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Employing a worker in Panama

Its geographic location, diversified economy, and openness to foreign investments are just some of the reasons why businesses are expanding into Panama. In this post, we provide information on employing a worker in Panama.

Capital GES created this postcard series to help businesses that are considering expansion and hiring global staff. In this postcard series, we provide helpful tips on international employment. Below, we answer the most common questions asked in relation to employing a worker in Panama.

Panama Overview

With just over a four million population and thriving business opportunities in banking and tech, Panama should be considered when expanding into Central America. Known for its geographic location, diversified economy, and openness to foreign investments, this country has a lot to offer new investors. While the pandemic has hit the country hard, the Panamanian economy has started to regain its growth. Its new infrastructure projects, continuous foreign investment, and diversified industries make Panama an attractive option for businesses and investors looking to expand into Central America.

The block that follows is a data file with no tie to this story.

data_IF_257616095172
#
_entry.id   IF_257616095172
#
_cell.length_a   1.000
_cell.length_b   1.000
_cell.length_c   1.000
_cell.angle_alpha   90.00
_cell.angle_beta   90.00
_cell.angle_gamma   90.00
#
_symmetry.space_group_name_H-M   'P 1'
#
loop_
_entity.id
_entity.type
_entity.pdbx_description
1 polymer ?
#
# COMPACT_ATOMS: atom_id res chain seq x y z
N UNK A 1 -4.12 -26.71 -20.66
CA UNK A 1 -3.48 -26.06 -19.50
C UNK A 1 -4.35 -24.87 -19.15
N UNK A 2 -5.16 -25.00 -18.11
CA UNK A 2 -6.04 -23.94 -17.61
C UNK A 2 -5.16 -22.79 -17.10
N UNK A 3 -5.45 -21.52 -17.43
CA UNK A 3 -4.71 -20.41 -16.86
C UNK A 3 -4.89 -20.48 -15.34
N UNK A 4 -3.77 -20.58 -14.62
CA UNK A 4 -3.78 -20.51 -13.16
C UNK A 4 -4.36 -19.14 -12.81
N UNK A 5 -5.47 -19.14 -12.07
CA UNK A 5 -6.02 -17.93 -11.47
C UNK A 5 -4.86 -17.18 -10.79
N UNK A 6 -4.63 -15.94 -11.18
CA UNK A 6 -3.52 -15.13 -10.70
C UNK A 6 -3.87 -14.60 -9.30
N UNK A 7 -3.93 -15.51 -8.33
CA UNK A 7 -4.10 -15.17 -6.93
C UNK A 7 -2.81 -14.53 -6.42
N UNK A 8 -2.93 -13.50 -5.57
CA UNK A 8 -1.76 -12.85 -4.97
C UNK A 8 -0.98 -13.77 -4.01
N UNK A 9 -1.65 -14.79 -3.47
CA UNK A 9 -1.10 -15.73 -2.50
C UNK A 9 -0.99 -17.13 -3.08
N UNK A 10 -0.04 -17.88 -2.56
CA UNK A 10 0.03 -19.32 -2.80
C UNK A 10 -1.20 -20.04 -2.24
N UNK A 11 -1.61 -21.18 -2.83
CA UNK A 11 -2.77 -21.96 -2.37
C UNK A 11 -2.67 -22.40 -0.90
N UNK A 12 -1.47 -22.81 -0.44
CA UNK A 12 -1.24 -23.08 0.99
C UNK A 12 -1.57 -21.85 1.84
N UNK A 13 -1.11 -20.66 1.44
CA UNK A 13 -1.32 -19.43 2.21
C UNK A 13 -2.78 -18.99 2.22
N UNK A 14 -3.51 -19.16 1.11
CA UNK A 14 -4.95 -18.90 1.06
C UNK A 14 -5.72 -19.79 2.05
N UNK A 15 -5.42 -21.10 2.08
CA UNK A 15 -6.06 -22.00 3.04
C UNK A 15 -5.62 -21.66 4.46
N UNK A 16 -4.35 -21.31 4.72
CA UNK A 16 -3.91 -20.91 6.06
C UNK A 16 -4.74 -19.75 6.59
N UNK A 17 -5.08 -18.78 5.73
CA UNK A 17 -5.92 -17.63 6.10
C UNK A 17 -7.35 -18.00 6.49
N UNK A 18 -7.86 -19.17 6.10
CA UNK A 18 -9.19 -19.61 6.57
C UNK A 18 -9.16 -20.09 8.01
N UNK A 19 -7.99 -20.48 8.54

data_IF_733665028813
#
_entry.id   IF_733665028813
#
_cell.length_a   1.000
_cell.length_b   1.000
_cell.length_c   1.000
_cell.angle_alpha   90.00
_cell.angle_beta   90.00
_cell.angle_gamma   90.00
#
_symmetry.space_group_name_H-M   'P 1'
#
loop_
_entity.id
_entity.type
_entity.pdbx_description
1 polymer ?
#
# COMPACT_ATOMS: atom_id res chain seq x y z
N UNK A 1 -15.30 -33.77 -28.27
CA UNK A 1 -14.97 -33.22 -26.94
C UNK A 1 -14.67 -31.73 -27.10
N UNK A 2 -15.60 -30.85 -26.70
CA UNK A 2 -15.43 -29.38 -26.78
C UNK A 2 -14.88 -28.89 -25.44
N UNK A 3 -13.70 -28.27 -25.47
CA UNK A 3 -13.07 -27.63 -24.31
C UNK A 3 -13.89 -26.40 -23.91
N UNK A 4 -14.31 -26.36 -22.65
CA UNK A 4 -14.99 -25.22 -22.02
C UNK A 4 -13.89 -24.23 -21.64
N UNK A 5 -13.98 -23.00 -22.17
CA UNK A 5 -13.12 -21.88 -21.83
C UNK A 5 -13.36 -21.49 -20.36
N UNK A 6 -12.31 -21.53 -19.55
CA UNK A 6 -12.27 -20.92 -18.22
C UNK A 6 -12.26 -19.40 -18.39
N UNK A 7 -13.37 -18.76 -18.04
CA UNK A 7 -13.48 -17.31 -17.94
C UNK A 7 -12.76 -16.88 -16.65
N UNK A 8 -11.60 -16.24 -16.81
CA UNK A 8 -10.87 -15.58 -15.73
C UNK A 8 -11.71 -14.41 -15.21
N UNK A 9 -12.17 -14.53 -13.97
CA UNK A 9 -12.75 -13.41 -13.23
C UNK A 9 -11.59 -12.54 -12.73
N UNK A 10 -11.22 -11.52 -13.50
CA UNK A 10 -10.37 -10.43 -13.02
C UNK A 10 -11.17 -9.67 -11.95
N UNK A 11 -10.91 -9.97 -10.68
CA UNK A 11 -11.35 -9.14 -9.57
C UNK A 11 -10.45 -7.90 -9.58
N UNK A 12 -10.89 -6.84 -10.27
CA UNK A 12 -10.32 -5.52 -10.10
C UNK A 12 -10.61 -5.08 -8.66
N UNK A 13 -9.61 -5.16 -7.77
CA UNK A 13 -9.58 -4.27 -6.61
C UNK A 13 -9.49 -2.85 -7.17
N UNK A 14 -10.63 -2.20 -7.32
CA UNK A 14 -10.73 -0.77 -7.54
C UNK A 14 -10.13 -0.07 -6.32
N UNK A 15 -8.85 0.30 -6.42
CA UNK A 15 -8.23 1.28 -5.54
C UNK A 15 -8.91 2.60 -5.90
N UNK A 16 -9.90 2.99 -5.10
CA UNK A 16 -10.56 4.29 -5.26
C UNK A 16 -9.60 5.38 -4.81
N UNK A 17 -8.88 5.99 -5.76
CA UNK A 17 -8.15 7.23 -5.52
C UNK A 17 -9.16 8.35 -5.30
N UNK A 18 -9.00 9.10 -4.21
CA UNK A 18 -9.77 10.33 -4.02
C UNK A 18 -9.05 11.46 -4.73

Employing a worker in Panama – Employment Laws to know

However, expanding into Panama can be complex. Therefore, it is best to seek the right advice before expanding your business and hiring staff. Below, we look at the most common questions asked by clients regarding employment law in Panama.

1. Contracts

Can I trial a worker using a fixed-term employment contract, as I am not sure whether it will work out in the long term?

Fixed-term contracts are available in Panama. It’s important to note there is no probation period for fixed-term contracts. However, fixed-term contracts are only available for specific tasks and cannot be used for permanent roles. The employer must have a reason that justifies the use of a fixed-term contract.

In Panama, fixed-term contracts cannot exceed one year, but the duration for fixed-term contracts can be up to three years in the case of services that require special technical skills. Renewing successive fixed-term contracts without a valid reason may deem the employment relationship as indefinite.

Probation periods are only available for indefinite contracts and the period lasts three months. Therefore, it is best to speak to an expert when considering contracts in Panama.

2. Termination Rules and Severance Pay

What do I need to know about termination and severance pay in Panama?

Terminations are complex in Panama, so it is best to seek advice from a local expert.

Contracts may be terminated by mutual agreement, resignation, or unilaterally with just cause or without cause. In Panama, a just cause dismissal can only happen in limited and extreme circumstances as outlined in the labour code.

The employer must notify the worker in writing outlining the cause and the date that the termination was given. A dismissal that does not follow the laws outlined in the labor code is considered unjustified and the worker may be able to make a claim with a labour court.